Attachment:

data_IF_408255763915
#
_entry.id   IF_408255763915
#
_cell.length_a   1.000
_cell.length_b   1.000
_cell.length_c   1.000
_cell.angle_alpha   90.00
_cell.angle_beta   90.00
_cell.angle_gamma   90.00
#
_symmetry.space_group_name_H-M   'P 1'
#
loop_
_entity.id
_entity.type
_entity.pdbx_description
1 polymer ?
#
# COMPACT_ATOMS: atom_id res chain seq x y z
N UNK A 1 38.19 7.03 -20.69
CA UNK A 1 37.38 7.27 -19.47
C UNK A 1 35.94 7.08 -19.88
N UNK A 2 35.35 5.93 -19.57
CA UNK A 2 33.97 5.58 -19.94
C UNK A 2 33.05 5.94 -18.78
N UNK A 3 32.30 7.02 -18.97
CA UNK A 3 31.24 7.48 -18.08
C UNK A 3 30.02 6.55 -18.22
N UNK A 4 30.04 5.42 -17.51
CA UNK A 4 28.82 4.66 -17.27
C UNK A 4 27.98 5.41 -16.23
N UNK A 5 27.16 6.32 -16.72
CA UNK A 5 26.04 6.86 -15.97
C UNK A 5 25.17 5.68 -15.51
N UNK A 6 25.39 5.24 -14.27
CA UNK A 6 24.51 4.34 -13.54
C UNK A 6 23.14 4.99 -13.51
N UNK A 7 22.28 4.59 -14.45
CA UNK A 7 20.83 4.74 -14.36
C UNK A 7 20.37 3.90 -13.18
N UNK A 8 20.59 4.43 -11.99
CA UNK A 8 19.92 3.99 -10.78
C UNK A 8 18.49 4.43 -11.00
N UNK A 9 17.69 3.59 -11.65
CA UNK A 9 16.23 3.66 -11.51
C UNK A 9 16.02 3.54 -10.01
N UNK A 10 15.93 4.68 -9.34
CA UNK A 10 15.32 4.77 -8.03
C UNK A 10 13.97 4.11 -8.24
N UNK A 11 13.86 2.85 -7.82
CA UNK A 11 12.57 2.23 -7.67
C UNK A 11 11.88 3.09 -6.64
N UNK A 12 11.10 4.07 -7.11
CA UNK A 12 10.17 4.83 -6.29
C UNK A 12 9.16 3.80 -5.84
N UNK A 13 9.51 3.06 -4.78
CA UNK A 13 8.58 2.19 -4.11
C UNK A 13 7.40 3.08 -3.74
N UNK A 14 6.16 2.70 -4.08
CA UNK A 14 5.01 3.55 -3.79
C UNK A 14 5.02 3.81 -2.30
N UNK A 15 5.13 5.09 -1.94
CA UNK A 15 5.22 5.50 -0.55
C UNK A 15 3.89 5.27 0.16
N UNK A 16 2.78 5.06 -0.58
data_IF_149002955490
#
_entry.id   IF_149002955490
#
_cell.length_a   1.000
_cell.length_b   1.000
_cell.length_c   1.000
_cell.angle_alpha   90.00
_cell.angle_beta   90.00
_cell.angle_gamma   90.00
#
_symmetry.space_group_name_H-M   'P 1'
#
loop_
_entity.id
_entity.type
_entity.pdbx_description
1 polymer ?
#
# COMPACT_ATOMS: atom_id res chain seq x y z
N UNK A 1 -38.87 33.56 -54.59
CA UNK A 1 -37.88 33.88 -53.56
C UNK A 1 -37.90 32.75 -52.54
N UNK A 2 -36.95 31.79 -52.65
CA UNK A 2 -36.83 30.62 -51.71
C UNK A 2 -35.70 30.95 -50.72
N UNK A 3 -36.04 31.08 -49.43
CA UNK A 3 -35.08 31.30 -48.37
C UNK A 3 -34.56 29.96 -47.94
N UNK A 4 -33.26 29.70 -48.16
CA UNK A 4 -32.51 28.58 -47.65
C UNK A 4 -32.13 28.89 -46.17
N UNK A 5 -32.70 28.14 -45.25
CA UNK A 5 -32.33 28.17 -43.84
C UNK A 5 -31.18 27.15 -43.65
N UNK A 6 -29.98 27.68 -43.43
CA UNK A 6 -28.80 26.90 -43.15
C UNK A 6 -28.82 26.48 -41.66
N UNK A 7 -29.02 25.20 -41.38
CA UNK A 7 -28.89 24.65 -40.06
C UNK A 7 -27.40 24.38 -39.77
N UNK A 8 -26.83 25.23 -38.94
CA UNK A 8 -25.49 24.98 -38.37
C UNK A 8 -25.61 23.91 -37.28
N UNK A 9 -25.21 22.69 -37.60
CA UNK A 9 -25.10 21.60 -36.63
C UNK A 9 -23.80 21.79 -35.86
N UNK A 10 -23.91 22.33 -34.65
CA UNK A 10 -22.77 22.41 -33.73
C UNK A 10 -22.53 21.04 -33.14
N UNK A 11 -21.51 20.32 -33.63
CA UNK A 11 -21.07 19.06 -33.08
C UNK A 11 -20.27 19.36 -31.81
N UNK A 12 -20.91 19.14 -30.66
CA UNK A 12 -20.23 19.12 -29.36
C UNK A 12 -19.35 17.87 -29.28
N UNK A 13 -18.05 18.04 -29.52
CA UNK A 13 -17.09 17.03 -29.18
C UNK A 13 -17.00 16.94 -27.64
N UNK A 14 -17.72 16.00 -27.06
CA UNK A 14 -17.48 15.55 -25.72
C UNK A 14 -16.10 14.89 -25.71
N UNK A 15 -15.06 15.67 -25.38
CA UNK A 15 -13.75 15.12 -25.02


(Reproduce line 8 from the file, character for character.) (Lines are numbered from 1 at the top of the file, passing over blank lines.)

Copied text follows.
_cell.angle_alpha   90.00